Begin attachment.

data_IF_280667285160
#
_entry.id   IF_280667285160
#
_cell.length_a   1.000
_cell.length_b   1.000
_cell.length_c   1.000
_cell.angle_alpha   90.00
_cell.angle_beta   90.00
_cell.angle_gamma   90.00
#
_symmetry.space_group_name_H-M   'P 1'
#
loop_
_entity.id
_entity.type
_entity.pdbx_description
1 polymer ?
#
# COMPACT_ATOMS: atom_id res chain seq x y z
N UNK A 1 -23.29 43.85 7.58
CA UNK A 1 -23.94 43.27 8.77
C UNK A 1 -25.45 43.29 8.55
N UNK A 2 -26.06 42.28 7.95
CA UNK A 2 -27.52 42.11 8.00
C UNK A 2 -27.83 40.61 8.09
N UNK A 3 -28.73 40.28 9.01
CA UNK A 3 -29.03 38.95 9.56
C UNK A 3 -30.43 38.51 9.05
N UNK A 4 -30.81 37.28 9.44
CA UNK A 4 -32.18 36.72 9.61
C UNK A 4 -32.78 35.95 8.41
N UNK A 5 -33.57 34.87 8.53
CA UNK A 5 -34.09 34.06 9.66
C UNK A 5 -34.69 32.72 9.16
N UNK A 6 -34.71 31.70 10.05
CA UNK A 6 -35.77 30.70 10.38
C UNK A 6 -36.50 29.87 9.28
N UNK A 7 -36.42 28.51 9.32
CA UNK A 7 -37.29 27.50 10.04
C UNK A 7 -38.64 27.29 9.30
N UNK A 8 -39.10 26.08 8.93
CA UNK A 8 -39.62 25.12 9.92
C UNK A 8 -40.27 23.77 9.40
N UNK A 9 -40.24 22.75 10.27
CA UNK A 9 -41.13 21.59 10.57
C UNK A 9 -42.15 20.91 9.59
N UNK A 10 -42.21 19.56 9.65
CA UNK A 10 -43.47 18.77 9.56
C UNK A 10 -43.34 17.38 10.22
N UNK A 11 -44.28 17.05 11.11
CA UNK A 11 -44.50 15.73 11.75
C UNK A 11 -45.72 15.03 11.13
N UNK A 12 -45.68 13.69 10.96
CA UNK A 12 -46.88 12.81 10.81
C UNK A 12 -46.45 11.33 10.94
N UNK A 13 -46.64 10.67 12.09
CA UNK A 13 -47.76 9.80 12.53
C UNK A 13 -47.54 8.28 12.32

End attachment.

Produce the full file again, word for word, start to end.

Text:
data_IF_280667285160
#
_entry.id   IF_280667285160
#
_cell.length_a   1.000
_cell.length_b   1.000
_cell.length_c   1.000
_cell.angle_alpha   90.00
_cell.angle_beta   90.00
_cell.angle_gamma   90.00
#
_symmetry.space_group_name_H-M   'P 1'
#
loop_
_entity.id
_entity.type
_entity.pdbx_description
1 polymer ?
#
# COMPACT_ATOMS: atom_id res chain seq x y z
N UNK A 1 -23.29 43.85 7.58
CA UNK A 1 -23.94 43.27 8.77
C UNK A 1 -25.45 43.29 8.55
N UNK A 2 -26.06 42.28 7.95
CA UNK A 2 -27.52 42.11 8.00
C UNK A 2 -27.83 40.61 8.09
N UNK A 3 -28.73 40.28 9.01
CA UNK A 3 -29.03 38.95 9.56
C UNK A 3 -30.43 38.51 9.05
N UNK A 4 -30.81 37.28 9.44
CA UNK A 4 -32.18 36.72 9.61
C UNK A 4 -32.78 35.95 8.41
N UNK A 5 -33.57 34.87 8.53
CA UNK A 5 -34.09 34.06 9.66
C UNK A 5 -34.69 32.72 9.16
N UNK A 6 -34.71 31.70 10.05
CA UNK A 6 -35.77 30.70 10.38
C UNK A 6 -36.50 29.87 9.28
N UNK A 7 -36.42 28.51 9.32
CA UNK A 7 -37.29 27.50 10.04
C UNK A 7 -38.64 27.29 9.30
N UNK A 8 -39.10 26.08 8.93
CA UNK A 8 -39.62 25.12 9.92
C UNK A 8 -40.27 23.77 9.40
N UNK A 9 -40.24 22.75 10.27
CA UNK A 9 -41.13 21.59 10.57
C UNK A 9 -42.15 20.91 9.59
N UNK A 10 -42.21 19.56 9.65
CA UNK A 10 -43.47 18.77 9.56
C UNK A 10 -43.34 17.38 10.22
N UNK A 11 -44.28 17.05 11.11
CA UNK A 11 -44.50 15.73 11.75
C UNK A 11 -45.72 15.03 11.13
N UNK A 12 -45.68 13.69 10.96
CA UNK A 12 -46.88 12.81 10.81
C UNK A 12 -46.45 11.33 10.94
N UNK A 13 -46.64 10.67 12.09
CA UNK A 13 -47.76 9.80 12.53
C UNK A 13 -47.54 8.28 12.32